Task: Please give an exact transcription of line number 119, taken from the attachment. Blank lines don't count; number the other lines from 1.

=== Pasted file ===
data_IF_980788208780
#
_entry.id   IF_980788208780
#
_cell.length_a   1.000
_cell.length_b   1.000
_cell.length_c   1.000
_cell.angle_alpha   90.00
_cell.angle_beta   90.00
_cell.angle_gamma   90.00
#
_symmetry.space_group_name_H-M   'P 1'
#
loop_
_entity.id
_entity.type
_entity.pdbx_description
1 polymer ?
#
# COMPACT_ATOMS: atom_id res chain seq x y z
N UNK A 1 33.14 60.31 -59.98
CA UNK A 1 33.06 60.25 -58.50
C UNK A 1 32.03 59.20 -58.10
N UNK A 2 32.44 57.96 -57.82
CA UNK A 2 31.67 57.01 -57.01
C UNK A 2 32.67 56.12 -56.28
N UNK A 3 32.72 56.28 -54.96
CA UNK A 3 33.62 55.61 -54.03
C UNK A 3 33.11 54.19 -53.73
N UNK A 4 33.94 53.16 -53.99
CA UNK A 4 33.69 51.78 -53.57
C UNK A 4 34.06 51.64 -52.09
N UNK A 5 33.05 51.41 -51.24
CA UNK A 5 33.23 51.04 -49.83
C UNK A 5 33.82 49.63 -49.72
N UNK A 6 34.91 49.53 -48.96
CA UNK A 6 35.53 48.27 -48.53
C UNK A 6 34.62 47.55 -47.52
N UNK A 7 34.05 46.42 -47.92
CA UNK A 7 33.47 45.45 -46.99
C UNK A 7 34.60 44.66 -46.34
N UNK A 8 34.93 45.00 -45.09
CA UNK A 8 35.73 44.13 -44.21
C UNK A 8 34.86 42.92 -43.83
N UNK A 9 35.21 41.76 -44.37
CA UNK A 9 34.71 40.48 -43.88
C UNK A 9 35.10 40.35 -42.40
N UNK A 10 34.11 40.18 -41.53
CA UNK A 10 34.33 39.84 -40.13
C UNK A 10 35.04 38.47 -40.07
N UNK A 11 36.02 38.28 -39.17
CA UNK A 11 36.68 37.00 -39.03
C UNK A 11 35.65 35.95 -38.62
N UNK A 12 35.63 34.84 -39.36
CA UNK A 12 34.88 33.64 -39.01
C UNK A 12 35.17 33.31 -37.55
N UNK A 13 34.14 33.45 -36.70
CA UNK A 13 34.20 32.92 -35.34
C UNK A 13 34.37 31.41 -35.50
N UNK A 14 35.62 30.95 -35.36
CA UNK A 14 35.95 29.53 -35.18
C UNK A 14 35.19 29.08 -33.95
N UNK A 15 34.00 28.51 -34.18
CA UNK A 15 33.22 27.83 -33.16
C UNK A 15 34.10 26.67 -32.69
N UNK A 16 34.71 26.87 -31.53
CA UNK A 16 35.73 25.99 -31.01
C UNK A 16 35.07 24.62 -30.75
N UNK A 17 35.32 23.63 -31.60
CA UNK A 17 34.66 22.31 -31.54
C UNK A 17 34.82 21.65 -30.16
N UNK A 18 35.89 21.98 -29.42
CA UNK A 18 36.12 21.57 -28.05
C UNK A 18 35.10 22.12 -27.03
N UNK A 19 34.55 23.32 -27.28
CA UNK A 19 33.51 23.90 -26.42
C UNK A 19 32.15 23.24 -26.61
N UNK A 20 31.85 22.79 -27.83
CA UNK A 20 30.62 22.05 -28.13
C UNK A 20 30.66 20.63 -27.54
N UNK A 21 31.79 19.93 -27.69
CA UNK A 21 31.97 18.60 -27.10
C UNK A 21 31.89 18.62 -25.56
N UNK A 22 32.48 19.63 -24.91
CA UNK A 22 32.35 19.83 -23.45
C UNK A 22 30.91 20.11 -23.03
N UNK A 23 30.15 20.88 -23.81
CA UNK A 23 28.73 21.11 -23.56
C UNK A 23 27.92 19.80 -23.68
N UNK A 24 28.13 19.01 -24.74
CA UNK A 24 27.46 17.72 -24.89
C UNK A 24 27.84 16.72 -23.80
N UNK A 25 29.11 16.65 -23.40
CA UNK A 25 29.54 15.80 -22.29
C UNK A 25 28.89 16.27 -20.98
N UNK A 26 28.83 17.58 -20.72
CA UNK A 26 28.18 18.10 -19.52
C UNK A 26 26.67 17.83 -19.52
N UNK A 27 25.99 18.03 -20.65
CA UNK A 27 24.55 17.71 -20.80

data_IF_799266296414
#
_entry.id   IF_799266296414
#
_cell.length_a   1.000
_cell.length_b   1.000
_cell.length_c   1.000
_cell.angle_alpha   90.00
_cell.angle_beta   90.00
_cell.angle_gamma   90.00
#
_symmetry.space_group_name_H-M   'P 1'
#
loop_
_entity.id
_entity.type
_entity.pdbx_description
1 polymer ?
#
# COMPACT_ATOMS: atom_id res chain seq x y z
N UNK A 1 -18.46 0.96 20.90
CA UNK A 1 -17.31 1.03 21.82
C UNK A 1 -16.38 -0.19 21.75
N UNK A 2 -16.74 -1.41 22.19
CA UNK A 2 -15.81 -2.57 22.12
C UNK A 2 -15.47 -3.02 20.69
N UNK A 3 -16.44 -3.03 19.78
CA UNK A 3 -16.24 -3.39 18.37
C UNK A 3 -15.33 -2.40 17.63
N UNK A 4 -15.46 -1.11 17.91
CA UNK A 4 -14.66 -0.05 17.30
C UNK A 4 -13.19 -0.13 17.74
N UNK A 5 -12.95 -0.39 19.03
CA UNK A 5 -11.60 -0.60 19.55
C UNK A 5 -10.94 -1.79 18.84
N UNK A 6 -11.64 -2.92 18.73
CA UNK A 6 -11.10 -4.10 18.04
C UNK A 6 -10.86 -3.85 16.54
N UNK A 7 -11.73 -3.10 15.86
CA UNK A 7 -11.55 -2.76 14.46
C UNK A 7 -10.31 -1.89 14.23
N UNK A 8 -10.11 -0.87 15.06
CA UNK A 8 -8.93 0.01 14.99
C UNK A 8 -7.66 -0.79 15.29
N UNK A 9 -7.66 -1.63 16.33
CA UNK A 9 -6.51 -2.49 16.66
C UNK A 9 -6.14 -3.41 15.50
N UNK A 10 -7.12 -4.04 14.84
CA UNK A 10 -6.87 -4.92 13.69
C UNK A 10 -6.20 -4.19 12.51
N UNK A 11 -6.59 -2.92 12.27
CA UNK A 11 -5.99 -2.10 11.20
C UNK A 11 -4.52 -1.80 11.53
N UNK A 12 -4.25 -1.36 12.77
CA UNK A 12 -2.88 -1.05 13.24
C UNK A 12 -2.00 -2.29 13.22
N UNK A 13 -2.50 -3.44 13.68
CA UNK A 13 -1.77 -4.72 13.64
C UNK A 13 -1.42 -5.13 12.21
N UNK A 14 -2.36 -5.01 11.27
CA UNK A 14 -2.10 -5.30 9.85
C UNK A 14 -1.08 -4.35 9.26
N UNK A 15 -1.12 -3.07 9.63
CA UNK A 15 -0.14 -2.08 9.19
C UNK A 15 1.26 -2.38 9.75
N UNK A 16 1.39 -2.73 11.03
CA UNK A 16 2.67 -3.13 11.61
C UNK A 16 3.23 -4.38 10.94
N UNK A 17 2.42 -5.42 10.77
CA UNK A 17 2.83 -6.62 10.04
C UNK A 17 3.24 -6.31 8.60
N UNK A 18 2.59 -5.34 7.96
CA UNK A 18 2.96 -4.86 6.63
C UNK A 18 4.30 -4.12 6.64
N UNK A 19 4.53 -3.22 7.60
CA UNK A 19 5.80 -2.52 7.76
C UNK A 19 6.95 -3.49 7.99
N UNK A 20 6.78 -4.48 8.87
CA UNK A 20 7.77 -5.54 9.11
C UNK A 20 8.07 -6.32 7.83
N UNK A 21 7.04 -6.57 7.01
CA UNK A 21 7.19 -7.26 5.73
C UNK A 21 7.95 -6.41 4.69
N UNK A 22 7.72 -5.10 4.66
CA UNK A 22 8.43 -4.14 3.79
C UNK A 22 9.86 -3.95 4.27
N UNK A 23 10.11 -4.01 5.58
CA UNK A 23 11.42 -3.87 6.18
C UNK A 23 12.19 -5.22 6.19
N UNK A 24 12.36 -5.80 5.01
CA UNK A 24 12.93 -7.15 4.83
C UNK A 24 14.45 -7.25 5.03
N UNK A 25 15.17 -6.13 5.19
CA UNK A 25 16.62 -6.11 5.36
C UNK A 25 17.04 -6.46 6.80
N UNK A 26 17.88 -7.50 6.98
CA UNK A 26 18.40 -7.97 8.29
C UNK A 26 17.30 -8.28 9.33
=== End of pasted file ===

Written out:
#